Our project aims to collect and catalogue an archive of data on the role of celebrity in young people’s aspirations. The archive will include data from group and individual interviews, online discussion data and celebrity case studies. Data archiving is prioritised by the UK’s Economic and Social Research Council raises a number of ethical and practical questions. Archiving enables the sharing of anonymised data with other researchers, creating the possibility of comparative studies and additional analysis of the data. From an ethical perspective, enabling other researchers to analyse existing data sets makes good use of the time and energy that research participants put in to taking part in research projects, encourages rich interpretations of our data and transparency of data analysis.
Posts Tagged ‘research methods’
In this post I discuss some of our dilemmas in designing youth-centred research about celebrity using offline and online methods.
The project team will start fieldwork in schools this month. In our first stage of data collection we will explore how young people collectively talk about celebrities and celebrity culture. We are interested in how our participants find out about celebrities, how they make sense of the stories they hear about them and how they relate these to their own lives.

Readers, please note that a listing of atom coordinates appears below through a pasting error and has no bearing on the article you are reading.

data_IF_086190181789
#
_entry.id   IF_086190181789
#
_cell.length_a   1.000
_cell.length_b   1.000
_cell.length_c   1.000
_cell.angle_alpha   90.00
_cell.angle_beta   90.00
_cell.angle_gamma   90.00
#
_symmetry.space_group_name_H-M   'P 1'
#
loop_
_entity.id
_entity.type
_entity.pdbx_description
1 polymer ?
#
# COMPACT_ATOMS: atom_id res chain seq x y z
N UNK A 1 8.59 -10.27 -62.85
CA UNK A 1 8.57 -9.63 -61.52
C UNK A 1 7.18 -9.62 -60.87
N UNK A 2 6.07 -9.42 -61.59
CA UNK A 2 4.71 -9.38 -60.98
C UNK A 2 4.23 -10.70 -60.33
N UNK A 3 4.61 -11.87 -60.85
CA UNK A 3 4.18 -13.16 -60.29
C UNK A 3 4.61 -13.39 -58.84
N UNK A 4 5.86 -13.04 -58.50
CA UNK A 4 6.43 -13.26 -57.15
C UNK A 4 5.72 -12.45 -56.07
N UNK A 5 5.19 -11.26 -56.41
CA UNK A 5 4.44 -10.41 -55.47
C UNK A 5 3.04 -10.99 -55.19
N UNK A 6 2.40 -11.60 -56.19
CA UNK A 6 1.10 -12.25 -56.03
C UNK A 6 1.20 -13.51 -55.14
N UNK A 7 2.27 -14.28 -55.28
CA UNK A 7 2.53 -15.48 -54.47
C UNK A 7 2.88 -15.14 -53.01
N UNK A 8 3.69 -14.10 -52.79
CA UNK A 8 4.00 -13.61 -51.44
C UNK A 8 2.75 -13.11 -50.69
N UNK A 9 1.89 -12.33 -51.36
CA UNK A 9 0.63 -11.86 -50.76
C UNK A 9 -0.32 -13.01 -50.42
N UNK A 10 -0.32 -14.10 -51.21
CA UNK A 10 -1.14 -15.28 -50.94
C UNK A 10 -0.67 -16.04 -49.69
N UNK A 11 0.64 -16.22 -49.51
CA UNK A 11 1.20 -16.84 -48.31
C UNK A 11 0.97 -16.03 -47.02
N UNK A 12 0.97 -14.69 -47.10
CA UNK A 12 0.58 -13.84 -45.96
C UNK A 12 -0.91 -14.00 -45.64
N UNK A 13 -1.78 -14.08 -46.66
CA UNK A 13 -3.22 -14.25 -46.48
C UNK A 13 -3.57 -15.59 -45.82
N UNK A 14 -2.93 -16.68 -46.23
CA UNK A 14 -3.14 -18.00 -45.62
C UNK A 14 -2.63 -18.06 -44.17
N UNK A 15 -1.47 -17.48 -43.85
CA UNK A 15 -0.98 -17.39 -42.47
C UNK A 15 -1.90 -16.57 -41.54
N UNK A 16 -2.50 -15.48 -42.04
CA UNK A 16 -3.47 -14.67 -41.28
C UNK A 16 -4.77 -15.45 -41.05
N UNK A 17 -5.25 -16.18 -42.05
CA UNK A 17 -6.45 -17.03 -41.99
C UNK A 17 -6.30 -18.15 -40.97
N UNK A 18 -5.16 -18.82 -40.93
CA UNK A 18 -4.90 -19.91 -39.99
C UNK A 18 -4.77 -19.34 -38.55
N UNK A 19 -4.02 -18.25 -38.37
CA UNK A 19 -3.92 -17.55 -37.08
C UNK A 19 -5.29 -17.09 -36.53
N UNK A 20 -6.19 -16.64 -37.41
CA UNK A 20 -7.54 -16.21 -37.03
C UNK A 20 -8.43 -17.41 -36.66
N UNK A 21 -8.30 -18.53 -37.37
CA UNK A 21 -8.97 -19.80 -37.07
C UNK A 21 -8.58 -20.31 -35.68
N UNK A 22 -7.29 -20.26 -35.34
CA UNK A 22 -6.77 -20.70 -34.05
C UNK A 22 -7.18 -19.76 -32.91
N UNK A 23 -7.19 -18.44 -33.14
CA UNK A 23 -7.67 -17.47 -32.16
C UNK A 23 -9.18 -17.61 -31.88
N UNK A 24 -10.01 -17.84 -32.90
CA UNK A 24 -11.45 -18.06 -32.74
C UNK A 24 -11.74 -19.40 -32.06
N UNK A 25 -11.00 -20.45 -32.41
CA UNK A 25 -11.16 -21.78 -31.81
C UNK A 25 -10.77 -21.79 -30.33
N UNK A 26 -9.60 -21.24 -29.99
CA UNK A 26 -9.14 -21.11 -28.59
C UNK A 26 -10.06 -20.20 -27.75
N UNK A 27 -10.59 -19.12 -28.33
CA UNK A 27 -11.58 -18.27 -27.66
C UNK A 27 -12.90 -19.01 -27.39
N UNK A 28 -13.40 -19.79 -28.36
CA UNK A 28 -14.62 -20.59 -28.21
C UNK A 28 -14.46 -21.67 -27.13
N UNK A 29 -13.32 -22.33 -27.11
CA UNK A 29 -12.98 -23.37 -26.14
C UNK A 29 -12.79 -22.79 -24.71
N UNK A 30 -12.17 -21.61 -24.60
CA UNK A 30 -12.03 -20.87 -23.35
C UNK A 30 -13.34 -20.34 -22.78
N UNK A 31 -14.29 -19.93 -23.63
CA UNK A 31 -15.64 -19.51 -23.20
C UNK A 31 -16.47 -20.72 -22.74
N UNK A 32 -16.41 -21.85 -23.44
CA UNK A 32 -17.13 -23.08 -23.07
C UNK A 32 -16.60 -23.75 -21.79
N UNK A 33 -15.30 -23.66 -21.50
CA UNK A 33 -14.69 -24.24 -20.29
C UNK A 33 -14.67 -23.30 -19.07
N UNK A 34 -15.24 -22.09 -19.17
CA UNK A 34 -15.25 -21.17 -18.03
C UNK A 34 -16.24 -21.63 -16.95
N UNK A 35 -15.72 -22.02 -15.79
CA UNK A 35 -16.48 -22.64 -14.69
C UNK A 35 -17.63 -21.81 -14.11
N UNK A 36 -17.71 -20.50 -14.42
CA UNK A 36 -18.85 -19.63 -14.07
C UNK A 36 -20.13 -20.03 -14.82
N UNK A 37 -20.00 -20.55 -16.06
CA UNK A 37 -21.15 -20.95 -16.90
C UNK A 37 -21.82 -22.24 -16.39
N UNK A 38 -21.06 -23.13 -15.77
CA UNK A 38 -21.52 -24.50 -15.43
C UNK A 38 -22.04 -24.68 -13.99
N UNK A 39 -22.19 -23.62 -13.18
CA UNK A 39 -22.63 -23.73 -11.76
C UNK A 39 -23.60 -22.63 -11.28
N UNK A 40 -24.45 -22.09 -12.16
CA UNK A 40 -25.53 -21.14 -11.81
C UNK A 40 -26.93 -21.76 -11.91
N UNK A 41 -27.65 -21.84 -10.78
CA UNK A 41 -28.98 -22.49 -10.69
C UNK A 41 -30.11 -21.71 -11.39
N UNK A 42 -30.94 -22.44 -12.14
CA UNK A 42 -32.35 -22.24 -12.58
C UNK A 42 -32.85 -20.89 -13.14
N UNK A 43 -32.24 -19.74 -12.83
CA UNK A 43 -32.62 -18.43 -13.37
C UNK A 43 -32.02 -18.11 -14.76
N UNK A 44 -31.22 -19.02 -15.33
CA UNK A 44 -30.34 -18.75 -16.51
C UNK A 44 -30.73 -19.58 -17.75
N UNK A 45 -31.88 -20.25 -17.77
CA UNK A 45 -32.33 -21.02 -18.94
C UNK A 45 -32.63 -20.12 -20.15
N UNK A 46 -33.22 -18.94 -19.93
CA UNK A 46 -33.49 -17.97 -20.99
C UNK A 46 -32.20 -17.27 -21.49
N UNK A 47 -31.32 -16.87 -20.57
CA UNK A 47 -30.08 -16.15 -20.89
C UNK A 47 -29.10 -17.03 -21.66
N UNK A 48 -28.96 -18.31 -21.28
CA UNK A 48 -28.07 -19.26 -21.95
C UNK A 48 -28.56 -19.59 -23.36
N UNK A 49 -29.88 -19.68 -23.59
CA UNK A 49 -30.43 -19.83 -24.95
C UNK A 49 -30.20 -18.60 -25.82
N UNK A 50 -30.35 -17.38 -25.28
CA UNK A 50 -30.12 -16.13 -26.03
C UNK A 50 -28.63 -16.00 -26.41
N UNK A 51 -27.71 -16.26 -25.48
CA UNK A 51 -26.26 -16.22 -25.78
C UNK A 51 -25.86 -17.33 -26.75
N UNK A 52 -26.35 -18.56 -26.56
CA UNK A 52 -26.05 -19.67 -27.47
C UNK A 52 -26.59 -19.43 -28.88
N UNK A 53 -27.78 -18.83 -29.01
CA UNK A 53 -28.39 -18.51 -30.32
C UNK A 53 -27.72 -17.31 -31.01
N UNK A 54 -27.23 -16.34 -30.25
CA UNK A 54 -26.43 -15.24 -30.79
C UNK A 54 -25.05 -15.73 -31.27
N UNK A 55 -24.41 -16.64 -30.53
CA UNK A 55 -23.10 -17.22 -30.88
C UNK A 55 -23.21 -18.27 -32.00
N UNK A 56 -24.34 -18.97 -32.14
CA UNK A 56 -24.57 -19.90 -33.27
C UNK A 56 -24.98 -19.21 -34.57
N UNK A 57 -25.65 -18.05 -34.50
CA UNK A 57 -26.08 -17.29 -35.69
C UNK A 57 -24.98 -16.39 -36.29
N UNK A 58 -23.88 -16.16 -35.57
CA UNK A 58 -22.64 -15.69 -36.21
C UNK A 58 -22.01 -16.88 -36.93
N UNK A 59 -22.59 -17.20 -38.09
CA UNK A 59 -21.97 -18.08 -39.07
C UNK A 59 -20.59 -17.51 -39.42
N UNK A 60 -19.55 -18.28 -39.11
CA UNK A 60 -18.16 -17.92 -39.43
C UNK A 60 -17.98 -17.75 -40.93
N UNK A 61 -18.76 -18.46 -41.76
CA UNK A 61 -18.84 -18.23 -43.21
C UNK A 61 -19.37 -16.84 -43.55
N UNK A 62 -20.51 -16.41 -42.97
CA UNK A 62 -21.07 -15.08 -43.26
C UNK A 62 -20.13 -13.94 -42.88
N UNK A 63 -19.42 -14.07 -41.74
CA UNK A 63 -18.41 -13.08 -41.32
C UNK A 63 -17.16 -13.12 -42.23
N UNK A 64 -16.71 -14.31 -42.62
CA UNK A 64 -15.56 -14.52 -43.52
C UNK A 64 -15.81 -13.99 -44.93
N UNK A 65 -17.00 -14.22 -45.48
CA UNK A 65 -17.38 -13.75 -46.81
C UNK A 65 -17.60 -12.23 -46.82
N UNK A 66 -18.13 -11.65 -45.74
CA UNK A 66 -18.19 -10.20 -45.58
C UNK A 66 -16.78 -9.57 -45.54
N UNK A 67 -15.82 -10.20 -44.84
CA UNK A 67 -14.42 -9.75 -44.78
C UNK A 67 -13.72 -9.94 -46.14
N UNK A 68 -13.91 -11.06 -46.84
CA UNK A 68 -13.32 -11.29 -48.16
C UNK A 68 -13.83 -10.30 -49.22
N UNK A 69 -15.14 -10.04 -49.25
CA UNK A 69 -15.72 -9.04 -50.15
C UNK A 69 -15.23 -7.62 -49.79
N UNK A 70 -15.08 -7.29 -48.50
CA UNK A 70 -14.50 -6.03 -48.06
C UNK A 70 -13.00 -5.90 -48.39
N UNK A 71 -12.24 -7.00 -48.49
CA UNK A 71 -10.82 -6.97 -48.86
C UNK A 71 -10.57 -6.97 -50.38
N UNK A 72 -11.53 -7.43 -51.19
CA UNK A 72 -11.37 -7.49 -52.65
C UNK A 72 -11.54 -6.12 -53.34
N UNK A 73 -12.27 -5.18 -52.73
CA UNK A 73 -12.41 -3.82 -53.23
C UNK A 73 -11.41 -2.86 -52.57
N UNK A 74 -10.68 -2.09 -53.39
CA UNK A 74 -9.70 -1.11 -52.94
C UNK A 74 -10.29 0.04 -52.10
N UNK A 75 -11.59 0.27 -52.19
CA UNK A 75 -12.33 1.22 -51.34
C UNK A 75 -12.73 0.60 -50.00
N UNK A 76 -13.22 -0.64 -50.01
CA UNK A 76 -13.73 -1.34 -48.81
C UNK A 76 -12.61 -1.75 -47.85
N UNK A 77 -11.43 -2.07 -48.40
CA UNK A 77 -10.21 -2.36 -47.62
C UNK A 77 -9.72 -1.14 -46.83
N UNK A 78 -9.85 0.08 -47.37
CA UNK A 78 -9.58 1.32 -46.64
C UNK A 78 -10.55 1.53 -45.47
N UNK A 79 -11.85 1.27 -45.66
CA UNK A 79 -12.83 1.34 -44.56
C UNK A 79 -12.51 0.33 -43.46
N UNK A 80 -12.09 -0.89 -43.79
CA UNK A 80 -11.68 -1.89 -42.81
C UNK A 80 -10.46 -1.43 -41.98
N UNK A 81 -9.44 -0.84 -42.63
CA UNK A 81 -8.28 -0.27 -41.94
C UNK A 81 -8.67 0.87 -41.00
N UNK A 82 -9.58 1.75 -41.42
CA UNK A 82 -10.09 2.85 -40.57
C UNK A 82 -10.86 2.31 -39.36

The blog has been fairly quiet over the last couple of weeks because we’ve been focused on finding six schools in which to carry out interviews with young people. With schools busier than ever and having more and more demands on them, fewer and fewer feel able to support research activity. So, in the hope of making this process a bit less painful for others (and for ourselves in the future), we’ve compiled ourtop ten tips for negotiating access to schools below.